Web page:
Tricuspid atresia surgery

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Tricuspid atresia Microchapters


Patient Information




Differentiating Tricuspid Atresia from other Disorders

Epidemiology and Demographics

Risk Factors

Natural History, Complications and Prognosis


History and Symptoms

Physical Examination

Laboratory Findings


Chest X Ray




Cardiac Catheterization

Other Imaging Findings

Other Diagnostic Studies


Medical Therapy


Primary Prevention

Secondary Prevention

Cost-Effectiveness of Therapy

Future or Investigational Therapies

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Case #1

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Editor-In-Chief: C. Michael Gibson, M.S., M.D. [1]; Associate Editor-In-Chief: Keri Shafer, M.D. [2] Priyamvada Singh, MBBS [3]; Assistant Editor-In-Chief: Kristin Feeney, B.S. [4]


Surgical Interventions

There are a number of interventional methods to address a tricuspid atresia. These include:

TA Fontan procedure.jpg

ACC/AHA 2008 Guidelines for the Management of Adults With Congenital Heart Disease (DO NOT EDIT)[1][2]

Surgical Options for Patients With Single Ventricle (DO NOT EDIT)[1][2]

Class I
"1. Surgeons with training and expertise in congenital heart disease (CHD) should perform operations for single-ventricle anatomy or physiology. (Level of Evidence: C)"

Evaluation and Follow-Up After Fontan Procedure (DO NOT EDIT)[1][2]

Class I
"1. Lifelong follow-up is recommended for patients after a Fontan type of operation; this should include a yearly evaluation by a cardiologist with expertise in the care of adult congenital heart disease (ACHD) patients. (Level of Evidence: C)"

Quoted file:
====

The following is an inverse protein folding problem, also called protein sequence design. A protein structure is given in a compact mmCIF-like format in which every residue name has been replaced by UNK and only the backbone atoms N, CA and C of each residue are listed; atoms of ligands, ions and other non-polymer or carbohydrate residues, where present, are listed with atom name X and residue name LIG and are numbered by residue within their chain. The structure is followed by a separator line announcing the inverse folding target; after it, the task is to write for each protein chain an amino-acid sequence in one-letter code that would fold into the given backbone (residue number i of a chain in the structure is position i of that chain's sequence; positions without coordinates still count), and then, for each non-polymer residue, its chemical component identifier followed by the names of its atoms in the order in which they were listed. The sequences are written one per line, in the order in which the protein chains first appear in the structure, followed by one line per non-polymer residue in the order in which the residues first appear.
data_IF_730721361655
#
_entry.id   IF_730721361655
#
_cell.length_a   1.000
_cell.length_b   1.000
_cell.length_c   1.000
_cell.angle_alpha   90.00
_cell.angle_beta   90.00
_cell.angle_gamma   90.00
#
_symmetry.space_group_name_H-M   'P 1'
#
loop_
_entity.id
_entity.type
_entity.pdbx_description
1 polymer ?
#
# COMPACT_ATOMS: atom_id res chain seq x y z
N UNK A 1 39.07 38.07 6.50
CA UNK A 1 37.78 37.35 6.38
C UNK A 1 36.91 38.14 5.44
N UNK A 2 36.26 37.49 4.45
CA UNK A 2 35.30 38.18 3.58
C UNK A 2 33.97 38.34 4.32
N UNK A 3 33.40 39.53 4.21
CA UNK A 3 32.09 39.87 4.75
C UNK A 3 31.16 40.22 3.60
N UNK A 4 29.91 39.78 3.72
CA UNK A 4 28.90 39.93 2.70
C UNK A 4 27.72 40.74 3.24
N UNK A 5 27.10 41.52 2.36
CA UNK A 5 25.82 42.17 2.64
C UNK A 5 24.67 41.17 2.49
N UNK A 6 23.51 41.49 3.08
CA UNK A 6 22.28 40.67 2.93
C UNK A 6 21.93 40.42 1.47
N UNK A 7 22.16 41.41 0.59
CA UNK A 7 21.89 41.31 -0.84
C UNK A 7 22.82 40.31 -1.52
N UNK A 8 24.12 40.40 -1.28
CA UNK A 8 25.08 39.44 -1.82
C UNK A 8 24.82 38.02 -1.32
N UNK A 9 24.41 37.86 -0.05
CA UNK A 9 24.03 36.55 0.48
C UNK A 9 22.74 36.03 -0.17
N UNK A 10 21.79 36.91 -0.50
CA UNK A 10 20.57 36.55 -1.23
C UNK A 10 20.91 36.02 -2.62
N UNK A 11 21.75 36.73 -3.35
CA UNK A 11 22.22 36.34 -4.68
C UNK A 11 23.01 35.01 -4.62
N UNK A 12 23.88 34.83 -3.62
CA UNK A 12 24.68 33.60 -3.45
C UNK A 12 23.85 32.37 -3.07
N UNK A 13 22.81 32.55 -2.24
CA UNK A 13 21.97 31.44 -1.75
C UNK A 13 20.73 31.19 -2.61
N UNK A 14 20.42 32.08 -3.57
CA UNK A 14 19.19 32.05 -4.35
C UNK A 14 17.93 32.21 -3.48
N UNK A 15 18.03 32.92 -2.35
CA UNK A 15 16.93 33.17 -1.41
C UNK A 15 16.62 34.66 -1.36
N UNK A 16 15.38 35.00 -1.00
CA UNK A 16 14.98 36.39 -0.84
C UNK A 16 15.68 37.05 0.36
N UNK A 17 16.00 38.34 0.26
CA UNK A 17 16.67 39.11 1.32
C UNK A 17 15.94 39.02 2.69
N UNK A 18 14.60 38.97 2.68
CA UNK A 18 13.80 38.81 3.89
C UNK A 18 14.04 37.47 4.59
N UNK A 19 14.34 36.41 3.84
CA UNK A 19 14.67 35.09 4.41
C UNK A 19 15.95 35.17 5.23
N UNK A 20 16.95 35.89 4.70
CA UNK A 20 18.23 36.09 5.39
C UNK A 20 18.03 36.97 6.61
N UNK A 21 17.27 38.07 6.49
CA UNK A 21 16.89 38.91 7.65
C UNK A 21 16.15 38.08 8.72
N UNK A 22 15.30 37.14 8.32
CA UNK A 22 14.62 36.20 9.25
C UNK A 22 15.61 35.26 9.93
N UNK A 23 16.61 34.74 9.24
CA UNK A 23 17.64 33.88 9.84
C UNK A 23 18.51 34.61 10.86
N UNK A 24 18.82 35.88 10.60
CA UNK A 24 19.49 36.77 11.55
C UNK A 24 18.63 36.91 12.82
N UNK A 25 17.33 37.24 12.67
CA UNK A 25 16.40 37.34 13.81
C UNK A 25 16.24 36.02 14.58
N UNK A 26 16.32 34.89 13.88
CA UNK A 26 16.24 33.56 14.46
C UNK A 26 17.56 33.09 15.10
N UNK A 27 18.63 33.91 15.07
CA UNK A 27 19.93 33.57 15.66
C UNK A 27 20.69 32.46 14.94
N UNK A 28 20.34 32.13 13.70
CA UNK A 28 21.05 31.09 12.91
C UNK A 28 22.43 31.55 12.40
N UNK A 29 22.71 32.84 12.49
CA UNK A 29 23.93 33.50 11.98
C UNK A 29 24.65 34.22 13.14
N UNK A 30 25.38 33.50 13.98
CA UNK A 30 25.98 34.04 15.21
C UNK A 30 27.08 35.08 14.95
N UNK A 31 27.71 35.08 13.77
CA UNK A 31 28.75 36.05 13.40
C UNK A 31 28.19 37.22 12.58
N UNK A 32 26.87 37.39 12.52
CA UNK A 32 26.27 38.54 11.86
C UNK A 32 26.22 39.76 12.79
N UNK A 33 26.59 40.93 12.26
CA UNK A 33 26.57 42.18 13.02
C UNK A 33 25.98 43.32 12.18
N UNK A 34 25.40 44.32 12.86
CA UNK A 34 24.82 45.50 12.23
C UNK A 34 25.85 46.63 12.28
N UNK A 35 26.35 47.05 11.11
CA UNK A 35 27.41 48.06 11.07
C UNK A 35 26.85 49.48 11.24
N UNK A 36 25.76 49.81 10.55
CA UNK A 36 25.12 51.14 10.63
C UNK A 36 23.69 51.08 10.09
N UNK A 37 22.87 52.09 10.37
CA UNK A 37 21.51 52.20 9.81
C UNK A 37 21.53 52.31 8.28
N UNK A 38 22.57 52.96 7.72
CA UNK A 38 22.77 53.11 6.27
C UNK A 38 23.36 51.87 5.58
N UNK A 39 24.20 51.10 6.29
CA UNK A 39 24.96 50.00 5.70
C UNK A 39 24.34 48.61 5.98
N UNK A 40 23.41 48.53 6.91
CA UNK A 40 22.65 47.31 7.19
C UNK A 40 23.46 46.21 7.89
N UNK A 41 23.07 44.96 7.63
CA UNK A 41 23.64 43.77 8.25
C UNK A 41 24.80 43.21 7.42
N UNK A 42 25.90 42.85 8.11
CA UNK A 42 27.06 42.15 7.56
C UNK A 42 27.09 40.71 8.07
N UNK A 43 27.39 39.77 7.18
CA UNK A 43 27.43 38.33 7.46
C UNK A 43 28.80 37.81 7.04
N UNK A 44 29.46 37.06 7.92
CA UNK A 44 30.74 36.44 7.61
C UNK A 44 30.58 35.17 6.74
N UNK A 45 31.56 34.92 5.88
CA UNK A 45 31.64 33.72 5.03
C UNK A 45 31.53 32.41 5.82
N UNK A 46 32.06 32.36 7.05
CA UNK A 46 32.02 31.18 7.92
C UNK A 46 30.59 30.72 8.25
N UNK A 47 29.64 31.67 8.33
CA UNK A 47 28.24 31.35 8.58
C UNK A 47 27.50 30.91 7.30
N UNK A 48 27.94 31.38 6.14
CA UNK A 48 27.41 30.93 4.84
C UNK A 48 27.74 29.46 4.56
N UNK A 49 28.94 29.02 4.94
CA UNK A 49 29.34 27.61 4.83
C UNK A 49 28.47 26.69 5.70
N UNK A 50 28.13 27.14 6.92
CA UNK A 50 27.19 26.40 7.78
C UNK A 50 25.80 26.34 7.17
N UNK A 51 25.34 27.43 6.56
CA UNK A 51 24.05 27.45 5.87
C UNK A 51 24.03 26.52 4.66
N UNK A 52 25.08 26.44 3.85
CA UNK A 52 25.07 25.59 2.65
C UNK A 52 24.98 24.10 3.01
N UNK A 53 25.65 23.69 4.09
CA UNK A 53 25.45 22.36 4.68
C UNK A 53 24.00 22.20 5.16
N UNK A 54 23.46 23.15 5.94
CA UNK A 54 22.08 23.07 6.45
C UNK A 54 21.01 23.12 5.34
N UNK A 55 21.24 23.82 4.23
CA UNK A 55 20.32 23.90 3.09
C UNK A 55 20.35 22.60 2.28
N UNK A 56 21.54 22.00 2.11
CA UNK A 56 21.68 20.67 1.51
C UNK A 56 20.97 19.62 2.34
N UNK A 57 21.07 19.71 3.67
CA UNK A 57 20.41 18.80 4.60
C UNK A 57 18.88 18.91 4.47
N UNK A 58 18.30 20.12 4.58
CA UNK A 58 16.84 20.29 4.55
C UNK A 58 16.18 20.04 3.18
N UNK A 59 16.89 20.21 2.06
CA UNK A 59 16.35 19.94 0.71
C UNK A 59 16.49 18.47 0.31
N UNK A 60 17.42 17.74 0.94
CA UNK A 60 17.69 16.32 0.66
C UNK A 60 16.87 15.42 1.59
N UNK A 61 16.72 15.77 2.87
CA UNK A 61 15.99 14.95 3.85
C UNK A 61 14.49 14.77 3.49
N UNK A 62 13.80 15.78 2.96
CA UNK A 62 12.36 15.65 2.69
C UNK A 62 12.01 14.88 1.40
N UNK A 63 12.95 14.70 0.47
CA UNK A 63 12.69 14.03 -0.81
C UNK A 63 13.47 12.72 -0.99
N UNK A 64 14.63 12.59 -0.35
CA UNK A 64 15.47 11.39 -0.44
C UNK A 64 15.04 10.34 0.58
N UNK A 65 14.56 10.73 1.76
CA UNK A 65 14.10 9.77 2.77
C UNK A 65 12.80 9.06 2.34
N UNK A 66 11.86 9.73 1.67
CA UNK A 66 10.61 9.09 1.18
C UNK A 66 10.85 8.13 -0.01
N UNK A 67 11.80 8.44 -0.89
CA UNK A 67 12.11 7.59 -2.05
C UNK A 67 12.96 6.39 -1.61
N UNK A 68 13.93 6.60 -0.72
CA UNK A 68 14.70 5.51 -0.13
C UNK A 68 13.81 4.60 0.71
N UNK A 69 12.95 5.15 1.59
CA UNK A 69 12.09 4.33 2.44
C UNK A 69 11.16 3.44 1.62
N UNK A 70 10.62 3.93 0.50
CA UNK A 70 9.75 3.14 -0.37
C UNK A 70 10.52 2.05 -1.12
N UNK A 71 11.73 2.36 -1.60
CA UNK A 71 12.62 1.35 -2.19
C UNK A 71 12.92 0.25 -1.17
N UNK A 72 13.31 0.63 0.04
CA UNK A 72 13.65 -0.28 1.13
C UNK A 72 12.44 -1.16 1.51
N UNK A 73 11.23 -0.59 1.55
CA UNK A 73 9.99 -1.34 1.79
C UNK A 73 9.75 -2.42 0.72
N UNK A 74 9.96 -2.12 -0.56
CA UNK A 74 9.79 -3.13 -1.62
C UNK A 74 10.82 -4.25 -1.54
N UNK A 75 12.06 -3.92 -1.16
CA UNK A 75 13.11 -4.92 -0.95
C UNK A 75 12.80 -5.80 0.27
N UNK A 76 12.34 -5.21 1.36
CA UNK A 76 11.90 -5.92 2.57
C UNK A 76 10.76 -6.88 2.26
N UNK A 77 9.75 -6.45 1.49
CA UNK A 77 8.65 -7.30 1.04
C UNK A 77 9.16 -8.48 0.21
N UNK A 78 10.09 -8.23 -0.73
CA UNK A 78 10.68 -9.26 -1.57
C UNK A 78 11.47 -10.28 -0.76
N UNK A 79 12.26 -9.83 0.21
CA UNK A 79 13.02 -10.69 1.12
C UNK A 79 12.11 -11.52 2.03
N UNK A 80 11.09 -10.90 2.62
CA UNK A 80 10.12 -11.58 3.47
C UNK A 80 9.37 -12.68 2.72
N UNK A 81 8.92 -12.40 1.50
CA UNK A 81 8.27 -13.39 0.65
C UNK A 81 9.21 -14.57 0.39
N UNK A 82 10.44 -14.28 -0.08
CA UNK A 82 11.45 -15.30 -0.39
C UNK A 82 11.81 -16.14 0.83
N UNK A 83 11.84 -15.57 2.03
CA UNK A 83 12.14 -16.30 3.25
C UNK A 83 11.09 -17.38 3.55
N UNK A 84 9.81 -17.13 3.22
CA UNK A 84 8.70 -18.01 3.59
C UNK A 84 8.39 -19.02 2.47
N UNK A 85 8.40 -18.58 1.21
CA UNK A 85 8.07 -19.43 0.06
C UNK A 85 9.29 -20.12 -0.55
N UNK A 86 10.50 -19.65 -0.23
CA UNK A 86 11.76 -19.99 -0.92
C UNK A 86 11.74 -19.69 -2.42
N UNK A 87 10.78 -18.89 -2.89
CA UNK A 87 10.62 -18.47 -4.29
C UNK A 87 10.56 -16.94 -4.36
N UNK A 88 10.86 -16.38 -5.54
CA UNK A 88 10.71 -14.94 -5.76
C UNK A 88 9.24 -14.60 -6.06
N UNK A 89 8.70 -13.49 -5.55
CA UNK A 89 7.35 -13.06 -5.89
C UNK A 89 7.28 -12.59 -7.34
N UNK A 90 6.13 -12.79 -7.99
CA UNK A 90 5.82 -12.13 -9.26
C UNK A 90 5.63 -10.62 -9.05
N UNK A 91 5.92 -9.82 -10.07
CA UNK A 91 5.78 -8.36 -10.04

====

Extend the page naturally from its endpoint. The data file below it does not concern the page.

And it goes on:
Surgery for Adults With Prior Fontan Repair (DO NOT EDIT)[1][2]

Class I
"1. Surgeons with training and expertise in CHD should perform operations on patients with prior Fontan repair for single-ventricle physiology. (Level of Evidence: C)"
"2. Reoperation after Fontan is indicated for the following: (Level of Evidence: C)"
"a. Unintended residual atrial septal defect (ASD) that results in right-to-left shunt with symptoms and/or cyanosis not amenable to transcatheter closure. (Level of Evidence: C)"
"b. Hemodynamically significant residual systemic artery-to-pulmonary artery shunt, residual surgical shunt, or residual ventricle-to-pulmonary artery connection not amenable to transcatheter closure. (Level of Evidence: C)"
"c. Moderate to severe systemic atrioventricular (AV) valve regurgitation. (Level of Evidence: C)"
"d. Significant (greater than 30-mm Hg peak-to-peak) subaortic obstruction. (Level of Evidence: C)"
"e. Fontan pathway obstruction. (Level of Evidence: C)"
"f. Development of venous collateral channels or pulmonary arteriovenous malformation not amenable to transcatheter management. (Level of Evidence: C)"
"g. Pulmonary venous obstruction. (Level of Evidence: C)"
"h. Rhythm abnormalities, such as complete AV block or sick sinus syndrome, that require epicardial pacemaker insertion. (Level of Evidence: C)"
"i. Creation or closure of a fenestration not amenable to transcatheter intervention. (Level of Evidence: C)"
Class IIa
"1. Reoperation for Fontan conversion (i.e., revision of an atriopulmonary connection to an intracardiac lateral tunnel, intra-atrial conduit, or extracardiac conduit) can be useful for recurrent atrial fibrillation or flutter without hemodynamically significant anatomic abnormalities. A concomitant Maze procedure should also be performed. (Level of Evidence: C)"
Class IIb
"1. Heart transplantation may be beneficial for severe SV dysfunction or protein losing enteropathy (PLE). (Level of Evidence: C)"